For those of you unfamiliar with what a “Pantser” is, I’ll explain.When it comes to writers, there are two types. One is called a “Plotter”. These are very disciplined writers who outline everything in their story before they begin to write. They have it all planned out what will happen, when it will happen, how, etc.
Then, there are “Pantsers”. These are writers who, basically, get an idea for a story and go. No outline, No plan, just go. They write by the seat of their pants, hence the name “Pantser.”
As for me…
Yes…it’s true…I am a “Pantser”. I do not make an outline when I begin a new short story, novella or even a novel. Why? Because I haven’t “seen the movie” yet. Some of you are probably saying “What the heck is she babbling about?” Allow me to explain…
This is how my writing process works: First, I get an idea for a story. I mull it around for a while before I decide if it will be a short story, novella or novel. Of course, sometimes I get fooled, and think it will be one thing, but it turns out to be something else, instead. Case in point – My novel “The Bucktown Babies”.
This was actually going to be a short story, but shortly after I started writing, I realized it needed to be a full novel. There was just too much stuff going on in “the movie”. There’s that “movie” thing again. Don’t worry, I’ll get to that.
After I decide what form the story will take (initially), I finally sit down to write. Do I write the outline? No way! I’ll make some notes about the story and characters, but that’s about it.
Here’s where the “movie” comes in. Once I sit down and start writing, it almost feels as though I am watching a movie, and describing in words what I am seeing. For me, being a “pantser” and not using an outline keeps everything fresh and exciting. I think that’s because I really DON’T know what is going to happen to my characters. It’s almost like they have a life of their own. Oh, I have an idea, of course…after all, I’m writing the story, not them. But, still, it does almost feel like they have a life of their own.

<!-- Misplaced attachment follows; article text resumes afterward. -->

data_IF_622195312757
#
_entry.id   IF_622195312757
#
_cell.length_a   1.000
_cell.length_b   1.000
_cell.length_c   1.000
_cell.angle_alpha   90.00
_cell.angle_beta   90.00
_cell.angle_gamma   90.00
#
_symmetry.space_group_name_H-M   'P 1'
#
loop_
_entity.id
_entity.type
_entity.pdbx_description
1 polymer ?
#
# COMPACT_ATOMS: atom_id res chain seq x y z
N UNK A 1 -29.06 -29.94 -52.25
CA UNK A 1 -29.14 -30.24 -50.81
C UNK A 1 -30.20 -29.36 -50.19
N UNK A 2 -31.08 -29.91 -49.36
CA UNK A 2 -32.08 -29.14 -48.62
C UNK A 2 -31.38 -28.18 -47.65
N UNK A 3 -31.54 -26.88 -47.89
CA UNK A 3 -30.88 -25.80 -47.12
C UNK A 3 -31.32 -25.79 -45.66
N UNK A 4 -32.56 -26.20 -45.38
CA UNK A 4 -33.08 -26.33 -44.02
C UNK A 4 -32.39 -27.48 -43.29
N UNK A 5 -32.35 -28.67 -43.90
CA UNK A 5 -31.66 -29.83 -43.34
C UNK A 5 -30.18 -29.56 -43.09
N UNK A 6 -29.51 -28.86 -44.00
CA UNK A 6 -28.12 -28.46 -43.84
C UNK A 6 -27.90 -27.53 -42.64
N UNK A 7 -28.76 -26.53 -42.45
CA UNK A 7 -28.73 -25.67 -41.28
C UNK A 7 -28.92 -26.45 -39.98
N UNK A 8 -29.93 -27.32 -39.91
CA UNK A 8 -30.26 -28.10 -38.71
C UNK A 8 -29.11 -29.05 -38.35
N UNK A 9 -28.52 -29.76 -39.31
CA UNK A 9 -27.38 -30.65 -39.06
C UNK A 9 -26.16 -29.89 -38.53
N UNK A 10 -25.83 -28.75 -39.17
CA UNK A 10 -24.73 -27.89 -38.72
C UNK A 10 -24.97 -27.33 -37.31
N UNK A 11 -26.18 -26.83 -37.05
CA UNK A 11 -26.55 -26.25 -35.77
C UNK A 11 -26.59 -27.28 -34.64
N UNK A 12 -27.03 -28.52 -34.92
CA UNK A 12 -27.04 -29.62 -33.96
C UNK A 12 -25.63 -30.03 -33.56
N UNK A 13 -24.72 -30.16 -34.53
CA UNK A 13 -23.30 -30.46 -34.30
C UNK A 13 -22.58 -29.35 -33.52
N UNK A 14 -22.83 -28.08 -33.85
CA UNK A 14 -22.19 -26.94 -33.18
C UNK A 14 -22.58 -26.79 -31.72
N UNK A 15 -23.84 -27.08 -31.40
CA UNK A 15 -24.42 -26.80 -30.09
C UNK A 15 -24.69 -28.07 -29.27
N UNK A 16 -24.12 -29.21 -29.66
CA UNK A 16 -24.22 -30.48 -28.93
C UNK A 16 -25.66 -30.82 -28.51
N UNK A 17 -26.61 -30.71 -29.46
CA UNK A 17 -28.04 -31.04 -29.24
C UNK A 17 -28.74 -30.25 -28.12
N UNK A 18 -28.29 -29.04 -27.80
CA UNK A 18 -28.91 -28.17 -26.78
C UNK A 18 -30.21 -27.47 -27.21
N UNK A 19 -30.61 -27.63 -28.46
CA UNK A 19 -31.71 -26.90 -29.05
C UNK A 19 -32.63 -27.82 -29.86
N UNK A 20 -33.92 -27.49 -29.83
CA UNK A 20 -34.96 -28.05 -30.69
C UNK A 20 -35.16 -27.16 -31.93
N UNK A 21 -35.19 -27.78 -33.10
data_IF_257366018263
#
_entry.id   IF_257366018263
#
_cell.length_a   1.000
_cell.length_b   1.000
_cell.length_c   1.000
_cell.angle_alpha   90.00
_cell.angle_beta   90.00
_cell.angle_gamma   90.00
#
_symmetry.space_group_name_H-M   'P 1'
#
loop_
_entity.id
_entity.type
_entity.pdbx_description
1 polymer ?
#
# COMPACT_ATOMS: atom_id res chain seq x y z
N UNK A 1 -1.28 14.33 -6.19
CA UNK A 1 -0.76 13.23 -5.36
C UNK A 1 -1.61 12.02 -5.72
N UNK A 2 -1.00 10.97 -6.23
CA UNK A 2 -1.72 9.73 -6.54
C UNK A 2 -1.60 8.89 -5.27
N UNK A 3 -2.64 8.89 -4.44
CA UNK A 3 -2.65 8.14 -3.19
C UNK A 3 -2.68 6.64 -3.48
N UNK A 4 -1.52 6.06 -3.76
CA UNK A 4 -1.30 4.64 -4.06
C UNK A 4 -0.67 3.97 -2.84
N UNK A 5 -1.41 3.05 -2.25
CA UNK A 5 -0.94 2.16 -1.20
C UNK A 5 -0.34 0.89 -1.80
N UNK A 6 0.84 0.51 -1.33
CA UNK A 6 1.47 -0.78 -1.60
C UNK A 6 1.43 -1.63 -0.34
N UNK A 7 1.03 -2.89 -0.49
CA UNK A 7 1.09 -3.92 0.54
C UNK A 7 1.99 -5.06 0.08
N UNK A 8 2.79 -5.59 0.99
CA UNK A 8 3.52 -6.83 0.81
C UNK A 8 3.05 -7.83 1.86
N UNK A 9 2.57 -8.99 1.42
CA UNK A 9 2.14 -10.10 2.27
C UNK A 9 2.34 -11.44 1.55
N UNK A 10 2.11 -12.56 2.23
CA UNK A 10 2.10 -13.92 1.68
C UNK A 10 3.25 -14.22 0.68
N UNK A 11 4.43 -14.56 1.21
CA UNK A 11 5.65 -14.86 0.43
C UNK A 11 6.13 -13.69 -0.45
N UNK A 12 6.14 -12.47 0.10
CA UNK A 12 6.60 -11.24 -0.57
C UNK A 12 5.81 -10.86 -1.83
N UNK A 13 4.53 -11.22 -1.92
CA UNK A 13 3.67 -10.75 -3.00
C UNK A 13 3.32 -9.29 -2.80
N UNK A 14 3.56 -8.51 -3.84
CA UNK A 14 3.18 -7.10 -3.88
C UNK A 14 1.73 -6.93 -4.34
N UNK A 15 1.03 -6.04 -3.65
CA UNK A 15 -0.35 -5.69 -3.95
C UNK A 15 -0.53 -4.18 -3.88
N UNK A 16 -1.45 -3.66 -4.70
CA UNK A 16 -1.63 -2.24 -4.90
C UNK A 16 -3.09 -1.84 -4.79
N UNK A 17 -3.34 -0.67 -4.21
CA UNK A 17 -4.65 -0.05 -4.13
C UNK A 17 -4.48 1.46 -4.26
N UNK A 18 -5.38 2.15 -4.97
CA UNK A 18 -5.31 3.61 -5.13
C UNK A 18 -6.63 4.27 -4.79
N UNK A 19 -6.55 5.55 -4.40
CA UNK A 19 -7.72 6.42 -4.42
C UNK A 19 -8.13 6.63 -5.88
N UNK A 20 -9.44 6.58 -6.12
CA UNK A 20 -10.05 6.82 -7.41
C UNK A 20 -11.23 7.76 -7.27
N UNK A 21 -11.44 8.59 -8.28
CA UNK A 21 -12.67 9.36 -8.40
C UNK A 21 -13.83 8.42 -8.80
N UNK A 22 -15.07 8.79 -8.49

And, it has worked out pretty good for me so far. For example, in “The Bucktown Babies”, Father Gunter (a former priest) is given something by another priest. In all honesty, when I wrote that particular scene, I really had no idea what the reason was going to be that the priest gave this particular item to Father Gunter. After I did some research on the demon in the book, it turned out that in demonology, this particular item DOES happen to have power over this particular demon.
I know there are those of you who will probably read this and say “You shouldn’t do that. You should do an outline so you know exactly where your story is going and how it’s going to get there,” and, in a way, you would be right. However, I happen to feel like an outline restricts me. I feel confined…almost imprisoned. Sort of like seeing the end of the movie, then watching it from the beginning. Why bother…you already know what’s going to happen.
So, that’s why I like being a “pantser”. It’s fun and exciting and you never know what’s going to happen. Besides…I get to watch “the movies”. Right now, I’m watching the second “Father Gunter, Demon Hunter” movie, and you know what? It’s better than the first one.
So, that’s all for now. I’ll see you again with my next post.